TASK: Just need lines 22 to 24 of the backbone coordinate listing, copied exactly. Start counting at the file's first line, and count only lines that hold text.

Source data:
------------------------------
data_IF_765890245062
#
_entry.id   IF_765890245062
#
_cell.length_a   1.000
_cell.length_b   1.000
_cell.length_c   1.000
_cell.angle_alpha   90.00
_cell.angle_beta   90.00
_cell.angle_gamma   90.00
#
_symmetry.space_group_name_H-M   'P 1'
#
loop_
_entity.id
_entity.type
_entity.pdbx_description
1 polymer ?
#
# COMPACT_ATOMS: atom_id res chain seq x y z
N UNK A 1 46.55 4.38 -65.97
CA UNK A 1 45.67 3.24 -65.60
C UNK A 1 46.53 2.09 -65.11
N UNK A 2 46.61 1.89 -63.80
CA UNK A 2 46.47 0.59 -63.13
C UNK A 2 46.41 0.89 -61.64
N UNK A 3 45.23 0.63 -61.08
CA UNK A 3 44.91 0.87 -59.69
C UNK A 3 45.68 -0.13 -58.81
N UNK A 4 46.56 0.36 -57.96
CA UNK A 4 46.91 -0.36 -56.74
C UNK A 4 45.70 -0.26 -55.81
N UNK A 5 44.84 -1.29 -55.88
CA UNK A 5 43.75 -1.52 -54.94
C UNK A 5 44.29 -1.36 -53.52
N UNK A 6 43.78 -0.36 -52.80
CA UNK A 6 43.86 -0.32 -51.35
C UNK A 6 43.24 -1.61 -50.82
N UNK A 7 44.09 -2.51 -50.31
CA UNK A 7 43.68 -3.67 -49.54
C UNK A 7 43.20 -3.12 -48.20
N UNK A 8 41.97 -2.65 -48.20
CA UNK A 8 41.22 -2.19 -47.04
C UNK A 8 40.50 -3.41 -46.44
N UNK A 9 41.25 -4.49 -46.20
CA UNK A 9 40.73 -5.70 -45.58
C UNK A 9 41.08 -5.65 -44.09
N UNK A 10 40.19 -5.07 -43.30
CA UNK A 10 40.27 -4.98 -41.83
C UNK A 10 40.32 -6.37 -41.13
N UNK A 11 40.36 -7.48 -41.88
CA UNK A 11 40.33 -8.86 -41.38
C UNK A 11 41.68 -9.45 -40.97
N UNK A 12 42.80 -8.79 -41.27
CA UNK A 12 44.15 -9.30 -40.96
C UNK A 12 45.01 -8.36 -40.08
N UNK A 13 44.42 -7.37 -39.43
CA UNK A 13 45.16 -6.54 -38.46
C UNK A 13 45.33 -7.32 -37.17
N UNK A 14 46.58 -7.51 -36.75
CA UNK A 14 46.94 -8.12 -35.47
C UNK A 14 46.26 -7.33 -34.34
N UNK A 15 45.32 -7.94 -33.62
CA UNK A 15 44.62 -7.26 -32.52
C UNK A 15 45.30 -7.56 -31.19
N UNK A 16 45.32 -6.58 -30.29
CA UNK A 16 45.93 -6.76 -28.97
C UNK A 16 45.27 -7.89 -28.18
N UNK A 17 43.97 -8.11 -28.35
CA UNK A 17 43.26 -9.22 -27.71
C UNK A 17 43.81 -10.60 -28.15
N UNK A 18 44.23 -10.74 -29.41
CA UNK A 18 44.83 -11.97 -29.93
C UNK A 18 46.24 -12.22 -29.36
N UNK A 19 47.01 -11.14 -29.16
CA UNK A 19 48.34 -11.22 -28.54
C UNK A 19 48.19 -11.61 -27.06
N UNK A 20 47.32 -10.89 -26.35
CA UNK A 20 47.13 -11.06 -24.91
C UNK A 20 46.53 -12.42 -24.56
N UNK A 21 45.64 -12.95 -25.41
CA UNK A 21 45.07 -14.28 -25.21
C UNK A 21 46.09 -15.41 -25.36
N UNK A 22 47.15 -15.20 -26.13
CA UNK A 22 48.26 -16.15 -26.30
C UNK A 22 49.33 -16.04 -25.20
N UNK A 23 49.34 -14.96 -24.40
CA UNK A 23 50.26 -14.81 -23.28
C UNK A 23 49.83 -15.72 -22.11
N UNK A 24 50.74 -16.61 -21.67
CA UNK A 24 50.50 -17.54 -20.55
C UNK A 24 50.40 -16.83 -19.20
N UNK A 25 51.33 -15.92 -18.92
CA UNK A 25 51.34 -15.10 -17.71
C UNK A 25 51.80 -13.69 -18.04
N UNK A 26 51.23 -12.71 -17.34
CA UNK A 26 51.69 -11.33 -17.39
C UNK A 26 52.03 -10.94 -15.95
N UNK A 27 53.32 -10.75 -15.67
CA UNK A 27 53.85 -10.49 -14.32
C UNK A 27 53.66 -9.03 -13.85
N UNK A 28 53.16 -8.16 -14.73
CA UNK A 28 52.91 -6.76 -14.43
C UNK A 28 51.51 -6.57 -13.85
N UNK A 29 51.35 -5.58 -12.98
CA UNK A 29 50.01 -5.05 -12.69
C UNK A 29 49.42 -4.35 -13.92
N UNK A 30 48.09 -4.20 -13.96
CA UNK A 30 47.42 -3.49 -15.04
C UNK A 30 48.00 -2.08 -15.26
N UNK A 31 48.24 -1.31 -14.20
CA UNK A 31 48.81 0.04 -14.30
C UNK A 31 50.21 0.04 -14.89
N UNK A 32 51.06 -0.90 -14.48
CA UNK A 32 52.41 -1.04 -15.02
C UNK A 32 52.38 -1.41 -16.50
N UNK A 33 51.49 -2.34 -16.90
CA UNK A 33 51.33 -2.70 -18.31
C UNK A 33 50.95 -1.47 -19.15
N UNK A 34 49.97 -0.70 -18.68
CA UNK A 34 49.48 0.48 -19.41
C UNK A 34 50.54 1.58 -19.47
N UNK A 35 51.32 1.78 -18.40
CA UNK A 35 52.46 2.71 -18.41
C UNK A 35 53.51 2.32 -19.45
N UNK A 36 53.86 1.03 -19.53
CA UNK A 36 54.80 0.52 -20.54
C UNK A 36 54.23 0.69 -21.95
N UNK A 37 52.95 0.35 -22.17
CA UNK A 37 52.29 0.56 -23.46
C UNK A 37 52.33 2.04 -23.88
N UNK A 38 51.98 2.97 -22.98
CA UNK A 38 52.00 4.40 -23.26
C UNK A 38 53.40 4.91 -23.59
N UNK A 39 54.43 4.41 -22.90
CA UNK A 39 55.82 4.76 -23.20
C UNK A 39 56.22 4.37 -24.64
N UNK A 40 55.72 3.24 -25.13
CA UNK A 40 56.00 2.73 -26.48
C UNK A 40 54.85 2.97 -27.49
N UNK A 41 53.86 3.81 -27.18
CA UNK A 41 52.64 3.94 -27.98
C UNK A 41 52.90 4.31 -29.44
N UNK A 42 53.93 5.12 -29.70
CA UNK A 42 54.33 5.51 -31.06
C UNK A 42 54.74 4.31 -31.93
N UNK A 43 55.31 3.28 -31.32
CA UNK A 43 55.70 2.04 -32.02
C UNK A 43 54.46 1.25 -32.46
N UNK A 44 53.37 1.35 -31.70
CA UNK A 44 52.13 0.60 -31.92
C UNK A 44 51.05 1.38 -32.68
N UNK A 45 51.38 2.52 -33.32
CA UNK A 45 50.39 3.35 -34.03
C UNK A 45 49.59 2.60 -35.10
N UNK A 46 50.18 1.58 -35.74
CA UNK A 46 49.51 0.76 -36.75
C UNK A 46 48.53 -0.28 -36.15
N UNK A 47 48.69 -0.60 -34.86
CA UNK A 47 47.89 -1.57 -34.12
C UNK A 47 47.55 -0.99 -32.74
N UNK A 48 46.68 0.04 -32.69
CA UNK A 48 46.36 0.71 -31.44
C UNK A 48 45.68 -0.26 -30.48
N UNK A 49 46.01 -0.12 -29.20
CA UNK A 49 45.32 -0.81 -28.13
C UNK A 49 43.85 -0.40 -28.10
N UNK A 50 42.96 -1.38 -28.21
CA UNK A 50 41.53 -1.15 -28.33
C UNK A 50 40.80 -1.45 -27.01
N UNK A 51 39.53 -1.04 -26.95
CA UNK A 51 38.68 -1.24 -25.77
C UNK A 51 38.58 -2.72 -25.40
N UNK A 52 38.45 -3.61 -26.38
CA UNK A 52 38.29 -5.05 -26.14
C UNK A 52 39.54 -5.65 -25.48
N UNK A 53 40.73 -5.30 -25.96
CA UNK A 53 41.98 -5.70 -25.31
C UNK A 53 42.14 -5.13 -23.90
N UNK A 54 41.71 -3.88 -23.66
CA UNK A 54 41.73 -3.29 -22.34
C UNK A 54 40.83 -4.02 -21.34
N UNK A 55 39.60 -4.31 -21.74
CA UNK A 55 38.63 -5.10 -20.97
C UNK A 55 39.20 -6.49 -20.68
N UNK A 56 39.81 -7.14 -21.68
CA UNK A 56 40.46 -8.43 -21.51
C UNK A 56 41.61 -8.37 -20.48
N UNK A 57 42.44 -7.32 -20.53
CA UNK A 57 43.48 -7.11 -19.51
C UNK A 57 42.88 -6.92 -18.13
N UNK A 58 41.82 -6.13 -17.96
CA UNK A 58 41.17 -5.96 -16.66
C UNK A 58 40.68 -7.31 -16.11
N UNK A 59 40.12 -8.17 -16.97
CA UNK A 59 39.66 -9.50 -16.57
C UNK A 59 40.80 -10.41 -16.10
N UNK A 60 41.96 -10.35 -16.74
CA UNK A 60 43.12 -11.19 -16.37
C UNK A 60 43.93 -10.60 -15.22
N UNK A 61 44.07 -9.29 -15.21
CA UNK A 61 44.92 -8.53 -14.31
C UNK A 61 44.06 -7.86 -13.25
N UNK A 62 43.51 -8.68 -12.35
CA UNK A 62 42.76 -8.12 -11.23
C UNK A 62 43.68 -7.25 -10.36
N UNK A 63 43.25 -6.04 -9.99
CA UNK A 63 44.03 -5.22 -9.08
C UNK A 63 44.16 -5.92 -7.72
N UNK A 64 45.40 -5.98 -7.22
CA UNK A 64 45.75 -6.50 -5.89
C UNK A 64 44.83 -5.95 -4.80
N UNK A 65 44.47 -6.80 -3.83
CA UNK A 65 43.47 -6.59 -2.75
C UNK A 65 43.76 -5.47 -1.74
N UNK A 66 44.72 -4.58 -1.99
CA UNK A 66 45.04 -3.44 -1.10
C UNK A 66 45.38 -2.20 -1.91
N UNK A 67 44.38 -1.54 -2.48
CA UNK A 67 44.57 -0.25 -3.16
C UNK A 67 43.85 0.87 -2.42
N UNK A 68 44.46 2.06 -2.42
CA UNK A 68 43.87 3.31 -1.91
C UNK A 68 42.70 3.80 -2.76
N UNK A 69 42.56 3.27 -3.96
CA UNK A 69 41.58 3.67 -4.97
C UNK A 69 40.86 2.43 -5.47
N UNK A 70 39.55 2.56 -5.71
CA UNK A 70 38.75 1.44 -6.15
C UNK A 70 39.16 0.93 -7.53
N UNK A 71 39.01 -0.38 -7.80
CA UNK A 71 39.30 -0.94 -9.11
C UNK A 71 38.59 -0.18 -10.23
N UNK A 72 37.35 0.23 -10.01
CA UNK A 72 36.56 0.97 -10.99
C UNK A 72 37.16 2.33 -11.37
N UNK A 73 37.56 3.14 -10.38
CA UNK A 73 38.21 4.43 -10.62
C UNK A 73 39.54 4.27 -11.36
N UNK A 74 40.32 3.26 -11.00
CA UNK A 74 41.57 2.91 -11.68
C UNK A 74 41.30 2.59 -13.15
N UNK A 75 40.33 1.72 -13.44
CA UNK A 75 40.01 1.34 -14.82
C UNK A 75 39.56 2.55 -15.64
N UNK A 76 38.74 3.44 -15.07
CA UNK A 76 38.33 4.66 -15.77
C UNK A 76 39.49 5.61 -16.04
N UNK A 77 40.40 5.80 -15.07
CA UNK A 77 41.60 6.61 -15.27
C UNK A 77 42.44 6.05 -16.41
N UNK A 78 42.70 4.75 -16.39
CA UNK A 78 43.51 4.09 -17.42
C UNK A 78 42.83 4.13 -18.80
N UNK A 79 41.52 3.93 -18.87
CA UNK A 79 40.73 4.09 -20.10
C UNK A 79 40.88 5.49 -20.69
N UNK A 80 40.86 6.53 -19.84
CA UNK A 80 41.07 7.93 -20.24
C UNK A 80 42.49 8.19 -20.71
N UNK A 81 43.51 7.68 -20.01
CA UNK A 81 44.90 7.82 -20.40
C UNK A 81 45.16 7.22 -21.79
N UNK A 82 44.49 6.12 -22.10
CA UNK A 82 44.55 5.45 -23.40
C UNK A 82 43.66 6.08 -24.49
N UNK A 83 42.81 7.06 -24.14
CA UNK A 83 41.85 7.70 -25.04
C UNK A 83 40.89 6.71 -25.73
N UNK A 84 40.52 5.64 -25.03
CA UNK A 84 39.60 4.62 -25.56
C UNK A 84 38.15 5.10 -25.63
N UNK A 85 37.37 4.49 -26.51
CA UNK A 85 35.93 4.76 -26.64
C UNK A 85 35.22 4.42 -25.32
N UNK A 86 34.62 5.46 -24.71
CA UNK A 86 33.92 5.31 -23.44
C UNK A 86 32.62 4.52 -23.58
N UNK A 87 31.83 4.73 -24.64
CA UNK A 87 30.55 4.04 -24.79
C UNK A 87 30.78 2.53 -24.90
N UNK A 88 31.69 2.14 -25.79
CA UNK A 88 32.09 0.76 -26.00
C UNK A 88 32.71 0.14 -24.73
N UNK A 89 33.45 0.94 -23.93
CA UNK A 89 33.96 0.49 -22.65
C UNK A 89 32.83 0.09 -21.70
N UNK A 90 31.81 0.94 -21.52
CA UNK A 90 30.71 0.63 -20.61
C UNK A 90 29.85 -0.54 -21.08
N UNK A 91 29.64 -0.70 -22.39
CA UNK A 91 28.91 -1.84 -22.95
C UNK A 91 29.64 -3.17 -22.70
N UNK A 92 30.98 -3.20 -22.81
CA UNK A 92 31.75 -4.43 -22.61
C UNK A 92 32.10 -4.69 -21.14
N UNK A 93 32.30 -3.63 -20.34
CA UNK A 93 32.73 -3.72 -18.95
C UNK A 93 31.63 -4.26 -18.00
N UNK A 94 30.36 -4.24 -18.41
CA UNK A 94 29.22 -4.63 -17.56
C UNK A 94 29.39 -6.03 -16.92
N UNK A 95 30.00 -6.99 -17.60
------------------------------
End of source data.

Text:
CA UNK A 1 45.67 3.24 -65.60
C UNK A 1 46.53 2.09 -65.11
N UNK A 2 46.61 1.89 -63.80